The world’s deadliest earthquake in two decades rocked eastern Afghanistan on Wednesday, killing at least 1,000 people, injuring 1,500 more, and destroying buildings in two mountainous provinces.
The magnitude 6.1 quake struck a remote and mountainous area near the border with Pakistan, flattening homes and leaving people trapped beneath the rubble.
A Taliban government spokesman said the death toll had risen to 1,000 from its earlier count of around 300 as more information trickled in from rural parts of the Paktika and Khost provinces hit by the temblor. Qari Yusuf Ahmadi, head of the government media and information center, said in an on-camera statement that at least 500 more people were injured.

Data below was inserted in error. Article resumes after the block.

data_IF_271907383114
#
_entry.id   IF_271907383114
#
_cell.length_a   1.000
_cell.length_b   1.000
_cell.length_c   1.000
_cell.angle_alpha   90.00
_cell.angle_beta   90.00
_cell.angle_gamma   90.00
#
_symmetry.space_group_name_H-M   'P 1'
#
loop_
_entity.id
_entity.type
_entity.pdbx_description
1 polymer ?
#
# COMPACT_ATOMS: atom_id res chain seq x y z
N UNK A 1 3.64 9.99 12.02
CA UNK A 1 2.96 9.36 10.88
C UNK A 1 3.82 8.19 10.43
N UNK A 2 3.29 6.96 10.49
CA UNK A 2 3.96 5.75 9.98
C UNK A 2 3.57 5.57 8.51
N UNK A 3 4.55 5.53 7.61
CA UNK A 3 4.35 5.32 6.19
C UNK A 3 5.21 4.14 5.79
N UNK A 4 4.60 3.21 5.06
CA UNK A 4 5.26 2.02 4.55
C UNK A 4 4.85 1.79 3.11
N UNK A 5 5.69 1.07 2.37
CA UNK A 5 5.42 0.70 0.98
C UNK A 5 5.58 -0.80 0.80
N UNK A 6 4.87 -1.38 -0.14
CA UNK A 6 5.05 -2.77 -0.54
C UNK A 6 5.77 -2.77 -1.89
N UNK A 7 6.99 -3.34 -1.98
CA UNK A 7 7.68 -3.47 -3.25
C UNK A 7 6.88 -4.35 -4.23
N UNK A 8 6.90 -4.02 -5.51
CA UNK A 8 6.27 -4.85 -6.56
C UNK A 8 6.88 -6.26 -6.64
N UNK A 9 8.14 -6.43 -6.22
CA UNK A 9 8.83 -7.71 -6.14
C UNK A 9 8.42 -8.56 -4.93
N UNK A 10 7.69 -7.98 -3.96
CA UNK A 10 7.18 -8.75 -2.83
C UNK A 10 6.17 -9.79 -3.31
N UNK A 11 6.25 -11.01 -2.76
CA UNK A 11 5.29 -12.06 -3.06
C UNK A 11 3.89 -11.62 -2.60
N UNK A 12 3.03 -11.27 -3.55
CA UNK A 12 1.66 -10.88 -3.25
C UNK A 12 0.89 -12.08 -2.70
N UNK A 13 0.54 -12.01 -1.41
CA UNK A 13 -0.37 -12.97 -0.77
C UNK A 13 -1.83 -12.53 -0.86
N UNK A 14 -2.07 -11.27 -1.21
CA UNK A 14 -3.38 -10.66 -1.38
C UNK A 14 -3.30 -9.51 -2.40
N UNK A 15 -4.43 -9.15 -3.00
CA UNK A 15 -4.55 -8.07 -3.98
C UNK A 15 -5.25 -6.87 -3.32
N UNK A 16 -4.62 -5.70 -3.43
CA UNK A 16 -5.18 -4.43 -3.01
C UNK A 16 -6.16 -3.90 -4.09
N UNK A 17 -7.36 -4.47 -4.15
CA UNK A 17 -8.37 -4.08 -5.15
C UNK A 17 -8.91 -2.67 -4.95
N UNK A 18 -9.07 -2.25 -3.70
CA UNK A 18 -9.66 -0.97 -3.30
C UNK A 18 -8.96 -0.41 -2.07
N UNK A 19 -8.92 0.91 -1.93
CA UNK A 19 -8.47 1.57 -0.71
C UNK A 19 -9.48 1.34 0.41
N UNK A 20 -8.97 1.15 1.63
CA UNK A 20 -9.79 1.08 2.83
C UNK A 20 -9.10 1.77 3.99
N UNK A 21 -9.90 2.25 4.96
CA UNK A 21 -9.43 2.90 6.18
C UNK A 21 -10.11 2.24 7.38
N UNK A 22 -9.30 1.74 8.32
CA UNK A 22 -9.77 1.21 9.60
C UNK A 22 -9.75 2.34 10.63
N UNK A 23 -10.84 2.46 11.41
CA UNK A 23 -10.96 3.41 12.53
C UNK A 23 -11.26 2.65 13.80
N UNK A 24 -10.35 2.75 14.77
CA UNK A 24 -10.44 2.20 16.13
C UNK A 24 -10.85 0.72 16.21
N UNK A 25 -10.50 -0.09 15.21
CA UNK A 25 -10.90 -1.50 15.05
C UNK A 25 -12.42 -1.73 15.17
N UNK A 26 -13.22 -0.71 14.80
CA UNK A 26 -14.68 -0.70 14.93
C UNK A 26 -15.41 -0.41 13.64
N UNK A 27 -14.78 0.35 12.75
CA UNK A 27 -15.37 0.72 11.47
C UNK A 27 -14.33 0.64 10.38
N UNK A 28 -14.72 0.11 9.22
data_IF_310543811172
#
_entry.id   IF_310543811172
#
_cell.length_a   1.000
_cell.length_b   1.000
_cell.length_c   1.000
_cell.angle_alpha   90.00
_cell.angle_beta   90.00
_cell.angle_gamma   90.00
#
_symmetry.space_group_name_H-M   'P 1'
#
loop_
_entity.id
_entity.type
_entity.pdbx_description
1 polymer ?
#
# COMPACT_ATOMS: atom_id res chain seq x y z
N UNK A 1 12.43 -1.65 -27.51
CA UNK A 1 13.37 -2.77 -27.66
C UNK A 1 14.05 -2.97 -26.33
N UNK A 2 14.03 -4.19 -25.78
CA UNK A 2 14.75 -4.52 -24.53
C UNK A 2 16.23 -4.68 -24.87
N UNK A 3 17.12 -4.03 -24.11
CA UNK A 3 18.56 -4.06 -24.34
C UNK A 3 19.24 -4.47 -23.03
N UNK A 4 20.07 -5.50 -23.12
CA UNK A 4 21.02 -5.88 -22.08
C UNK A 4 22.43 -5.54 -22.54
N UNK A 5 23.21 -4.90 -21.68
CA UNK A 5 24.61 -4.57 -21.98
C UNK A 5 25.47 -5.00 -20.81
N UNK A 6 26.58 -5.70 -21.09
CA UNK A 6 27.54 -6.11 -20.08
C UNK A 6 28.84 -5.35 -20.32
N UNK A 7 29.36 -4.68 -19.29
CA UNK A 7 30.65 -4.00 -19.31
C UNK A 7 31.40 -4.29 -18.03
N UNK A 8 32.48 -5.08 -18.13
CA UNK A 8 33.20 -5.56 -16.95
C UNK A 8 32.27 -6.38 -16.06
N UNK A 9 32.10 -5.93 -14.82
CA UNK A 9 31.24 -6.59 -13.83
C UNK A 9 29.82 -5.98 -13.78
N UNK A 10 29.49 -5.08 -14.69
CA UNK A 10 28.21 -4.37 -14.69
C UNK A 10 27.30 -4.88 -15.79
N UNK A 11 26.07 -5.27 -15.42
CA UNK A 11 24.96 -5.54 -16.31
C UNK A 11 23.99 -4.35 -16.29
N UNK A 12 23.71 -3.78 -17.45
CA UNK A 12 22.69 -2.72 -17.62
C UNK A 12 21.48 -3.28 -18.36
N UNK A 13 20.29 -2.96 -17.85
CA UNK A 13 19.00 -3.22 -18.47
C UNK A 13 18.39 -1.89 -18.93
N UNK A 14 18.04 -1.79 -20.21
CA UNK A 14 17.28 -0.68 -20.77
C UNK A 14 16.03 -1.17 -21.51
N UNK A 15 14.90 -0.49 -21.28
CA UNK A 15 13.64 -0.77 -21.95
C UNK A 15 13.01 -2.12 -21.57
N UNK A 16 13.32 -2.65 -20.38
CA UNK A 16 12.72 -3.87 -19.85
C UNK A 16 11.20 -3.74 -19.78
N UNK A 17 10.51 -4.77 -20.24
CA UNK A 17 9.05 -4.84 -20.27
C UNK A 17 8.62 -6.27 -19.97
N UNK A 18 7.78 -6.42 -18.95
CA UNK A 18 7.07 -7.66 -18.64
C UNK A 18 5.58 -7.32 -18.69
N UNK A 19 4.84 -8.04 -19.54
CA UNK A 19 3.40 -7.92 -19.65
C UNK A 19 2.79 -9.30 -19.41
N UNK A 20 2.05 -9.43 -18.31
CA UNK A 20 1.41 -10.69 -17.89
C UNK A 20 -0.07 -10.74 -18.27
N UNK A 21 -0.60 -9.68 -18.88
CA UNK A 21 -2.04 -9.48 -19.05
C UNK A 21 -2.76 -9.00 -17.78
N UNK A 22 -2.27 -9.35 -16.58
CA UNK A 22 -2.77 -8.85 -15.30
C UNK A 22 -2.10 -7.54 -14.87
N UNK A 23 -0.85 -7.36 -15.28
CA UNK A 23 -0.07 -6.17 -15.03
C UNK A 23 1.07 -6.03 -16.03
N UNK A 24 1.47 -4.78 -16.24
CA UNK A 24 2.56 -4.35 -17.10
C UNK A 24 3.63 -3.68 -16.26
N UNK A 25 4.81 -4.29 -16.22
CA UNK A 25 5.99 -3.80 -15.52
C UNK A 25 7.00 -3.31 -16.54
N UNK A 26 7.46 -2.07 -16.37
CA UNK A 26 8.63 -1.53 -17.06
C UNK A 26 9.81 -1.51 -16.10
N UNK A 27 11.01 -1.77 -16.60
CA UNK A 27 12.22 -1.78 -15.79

“The situation is quite critical,” Taliban spokesman Bilal Karimi said earlier Wednesday. “Hundreds of houses are collapsed and we expect heavy human losses and serious damage to the infrastructure.”
Karimi said hundreds of people were still believed to be trapped under the rubble of buildings that collapsed in the earthquake. He said rescue efforts had been launched, but noted that some of the areas affected were in remote locations.
“In this critical situation, we appeal to the international community and philanthropist organizations to come forward and help the Afghan people,” he said.